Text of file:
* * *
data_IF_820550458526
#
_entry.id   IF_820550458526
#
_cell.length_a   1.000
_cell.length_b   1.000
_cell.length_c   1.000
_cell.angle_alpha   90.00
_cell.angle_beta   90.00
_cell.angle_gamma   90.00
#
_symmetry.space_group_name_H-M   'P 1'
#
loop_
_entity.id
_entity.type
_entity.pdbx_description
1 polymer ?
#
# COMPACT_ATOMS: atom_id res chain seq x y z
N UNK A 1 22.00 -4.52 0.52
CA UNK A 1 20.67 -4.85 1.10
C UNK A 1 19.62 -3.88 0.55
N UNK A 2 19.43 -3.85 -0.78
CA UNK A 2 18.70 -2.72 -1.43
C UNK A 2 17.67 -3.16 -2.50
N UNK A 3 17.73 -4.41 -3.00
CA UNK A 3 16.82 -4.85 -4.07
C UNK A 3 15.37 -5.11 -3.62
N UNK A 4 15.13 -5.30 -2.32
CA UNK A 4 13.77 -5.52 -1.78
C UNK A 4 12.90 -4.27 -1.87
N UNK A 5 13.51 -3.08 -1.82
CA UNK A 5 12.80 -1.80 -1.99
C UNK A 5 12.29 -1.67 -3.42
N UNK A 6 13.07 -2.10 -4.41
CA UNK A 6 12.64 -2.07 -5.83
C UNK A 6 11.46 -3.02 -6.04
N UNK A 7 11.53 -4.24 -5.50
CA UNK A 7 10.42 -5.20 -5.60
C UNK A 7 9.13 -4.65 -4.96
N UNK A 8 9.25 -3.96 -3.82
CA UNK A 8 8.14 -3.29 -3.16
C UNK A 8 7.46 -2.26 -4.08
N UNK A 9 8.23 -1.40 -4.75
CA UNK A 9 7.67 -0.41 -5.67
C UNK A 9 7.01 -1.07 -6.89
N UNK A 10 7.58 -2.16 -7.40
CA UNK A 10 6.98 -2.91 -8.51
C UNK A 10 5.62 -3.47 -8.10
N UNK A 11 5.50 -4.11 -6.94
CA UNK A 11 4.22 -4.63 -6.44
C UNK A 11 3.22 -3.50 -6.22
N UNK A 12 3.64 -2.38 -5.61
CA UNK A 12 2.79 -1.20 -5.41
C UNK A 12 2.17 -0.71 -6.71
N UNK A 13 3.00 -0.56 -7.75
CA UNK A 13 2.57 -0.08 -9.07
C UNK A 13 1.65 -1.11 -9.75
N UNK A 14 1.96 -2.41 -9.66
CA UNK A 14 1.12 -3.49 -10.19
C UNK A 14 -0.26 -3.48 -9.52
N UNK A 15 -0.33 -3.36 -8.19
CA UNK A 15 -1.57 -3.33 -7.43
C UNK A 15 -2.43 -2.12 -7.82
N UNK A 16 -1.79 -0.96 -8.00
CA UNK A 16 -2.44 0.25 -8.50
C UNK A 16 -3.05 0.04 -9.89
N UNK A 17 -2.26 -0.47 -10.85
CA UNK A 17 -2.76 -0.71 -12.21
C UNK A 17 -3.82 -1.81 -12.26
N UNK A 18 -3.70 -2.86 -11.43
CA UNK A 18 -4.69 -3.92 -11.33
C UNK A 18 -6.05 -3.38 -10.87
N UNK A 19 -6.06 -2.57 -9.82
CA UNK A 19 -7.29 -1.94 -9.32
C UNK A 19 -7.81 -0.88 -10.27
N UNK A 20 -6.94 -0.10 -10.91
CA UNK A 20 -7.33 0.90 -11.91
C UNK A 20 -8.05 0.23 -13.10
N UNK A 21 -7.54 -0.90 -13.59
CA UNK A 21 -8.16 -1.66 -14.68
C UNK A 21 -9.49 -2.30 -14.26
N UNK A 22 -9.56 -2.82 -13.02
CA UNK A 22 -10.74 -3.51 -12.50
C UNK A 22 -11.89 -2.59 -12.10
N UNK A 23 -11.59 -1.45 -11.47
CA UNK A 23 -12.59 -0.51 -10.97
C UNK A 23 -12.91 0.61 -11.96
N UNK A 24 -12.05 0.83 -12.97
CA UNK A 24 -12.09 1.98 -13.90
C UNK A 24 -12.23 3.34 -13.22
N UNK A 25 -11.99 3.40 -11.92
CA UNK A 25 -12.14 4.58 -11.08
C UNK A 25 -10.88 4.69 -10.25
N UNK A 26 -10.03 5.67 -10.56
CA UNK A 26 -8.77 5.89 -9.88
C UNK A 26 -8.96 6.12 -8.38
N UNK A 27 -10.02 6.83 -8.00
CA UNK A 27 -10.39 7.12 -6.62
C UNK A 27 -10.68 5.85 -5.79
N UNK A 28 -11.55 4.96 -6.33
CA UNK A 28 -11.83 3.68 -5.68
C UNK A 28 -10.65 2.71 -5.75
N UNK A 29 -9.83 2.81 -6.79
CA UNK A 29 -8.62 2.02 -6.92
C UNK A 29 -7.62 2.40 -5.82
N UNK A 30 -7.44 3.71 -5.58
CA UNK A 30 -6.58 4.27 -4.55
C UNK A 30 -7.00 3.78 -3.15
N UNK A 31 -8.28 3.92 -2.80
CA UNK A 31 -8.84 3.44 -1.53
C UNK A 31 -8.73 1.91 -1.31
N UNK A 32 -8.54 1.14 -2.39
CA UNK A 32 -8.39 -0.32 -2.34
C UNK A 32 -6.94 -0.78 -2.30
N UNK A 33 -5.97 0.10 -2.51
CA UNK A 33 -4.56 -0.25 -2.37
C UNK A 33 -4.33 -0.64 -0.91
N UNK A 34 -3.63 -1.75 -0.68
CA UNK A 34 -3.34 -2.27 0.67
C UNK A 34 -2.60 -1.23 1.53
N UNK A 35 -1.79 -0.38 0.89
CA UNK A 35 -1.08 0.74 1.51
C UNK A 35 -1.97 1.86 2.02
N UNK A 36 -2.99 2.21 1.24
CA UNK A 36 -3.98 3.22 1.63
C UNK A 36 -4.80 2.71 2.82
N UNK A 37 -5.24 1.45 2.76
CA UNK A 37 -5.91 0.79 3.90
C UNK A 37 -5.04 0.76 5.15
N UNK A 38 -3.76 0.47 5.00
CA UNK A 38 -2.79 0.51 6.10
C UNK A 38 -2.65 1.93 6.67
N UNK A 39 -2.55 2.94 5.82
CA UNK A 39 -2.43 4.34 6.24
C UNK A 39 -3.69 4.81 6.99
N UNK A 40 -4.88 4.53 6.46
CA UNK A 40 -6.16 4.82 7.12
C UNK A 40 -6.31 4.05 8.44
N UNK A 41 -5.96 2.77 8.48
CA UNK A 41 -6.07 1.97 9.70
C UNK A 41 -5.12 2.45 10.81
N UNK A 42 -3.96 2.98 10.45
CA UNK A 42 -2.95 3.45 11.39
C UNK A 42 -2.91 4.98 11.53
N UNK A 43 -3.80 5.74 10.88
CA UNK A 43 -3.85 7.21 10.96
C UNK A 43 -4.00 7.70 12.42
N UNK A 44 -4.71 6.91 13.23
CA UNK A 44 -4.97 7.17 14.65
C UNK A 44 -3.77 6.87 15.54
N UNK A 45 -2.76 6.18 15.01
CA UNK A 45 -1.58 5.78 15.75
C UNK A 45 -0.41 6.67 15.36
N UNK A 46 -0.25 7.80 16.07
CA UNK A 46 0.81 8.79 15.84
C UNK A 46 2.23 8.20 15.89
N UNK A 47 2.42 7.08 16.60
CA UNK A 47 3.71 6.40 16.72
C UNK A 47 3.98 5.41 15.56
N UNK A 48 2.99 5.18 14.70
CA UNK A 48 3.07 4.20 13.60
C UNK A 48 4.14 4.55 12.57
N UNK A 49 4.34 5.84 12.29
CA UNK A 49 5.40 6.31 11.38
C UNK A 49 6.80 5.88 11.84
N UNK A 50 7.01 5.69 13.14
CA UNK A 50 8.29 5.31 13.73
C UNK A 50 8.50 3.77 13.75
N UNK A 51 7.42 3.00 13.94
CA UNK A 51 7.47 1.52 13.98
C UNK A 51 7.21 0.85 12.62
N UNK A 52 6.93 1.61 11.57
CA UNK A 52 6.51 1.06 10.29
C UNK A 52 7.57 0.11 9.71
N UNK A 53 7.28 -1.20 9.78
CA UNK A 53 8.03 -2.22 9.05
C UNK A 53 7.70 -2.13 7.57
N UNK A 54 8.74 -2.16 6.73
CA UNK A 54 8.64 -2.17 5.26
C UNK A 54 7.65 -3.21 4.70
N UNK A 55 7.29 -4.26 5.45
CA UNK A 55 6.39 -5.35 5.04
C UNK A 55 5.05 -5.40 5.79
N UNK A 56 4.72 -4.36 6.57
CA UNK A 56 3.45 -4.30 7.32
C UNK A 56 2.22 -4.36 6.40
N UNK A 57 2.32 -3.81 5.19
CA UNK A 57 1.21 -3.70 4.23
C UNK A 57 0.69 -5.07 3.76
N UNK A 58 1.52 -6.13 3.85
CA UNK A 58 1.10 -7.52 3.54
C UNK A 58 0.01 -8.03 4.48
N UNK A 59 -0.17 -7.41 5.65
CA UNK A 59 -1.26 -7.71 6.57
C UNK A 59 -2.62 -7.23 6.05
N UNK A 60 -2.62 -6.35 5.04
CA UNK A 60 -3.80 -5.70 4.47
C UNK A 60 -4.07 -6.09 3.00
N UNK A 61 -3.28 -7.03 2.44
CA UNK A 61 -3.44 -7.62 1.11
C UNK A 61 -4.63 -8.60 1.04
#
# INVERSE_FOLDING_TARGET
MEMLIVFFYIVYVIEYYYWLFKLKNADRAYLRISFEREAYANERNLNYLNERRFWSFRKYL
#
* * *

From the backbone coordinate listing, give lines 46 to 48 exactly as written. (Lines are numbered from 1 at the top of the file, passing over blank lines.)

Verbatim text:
CA UNK A 9 7.67 -0.41 -5.67
C UNK A 9 7.01 -1.07 -6.89
N UNK A 10 7.58 -2.16 -7.40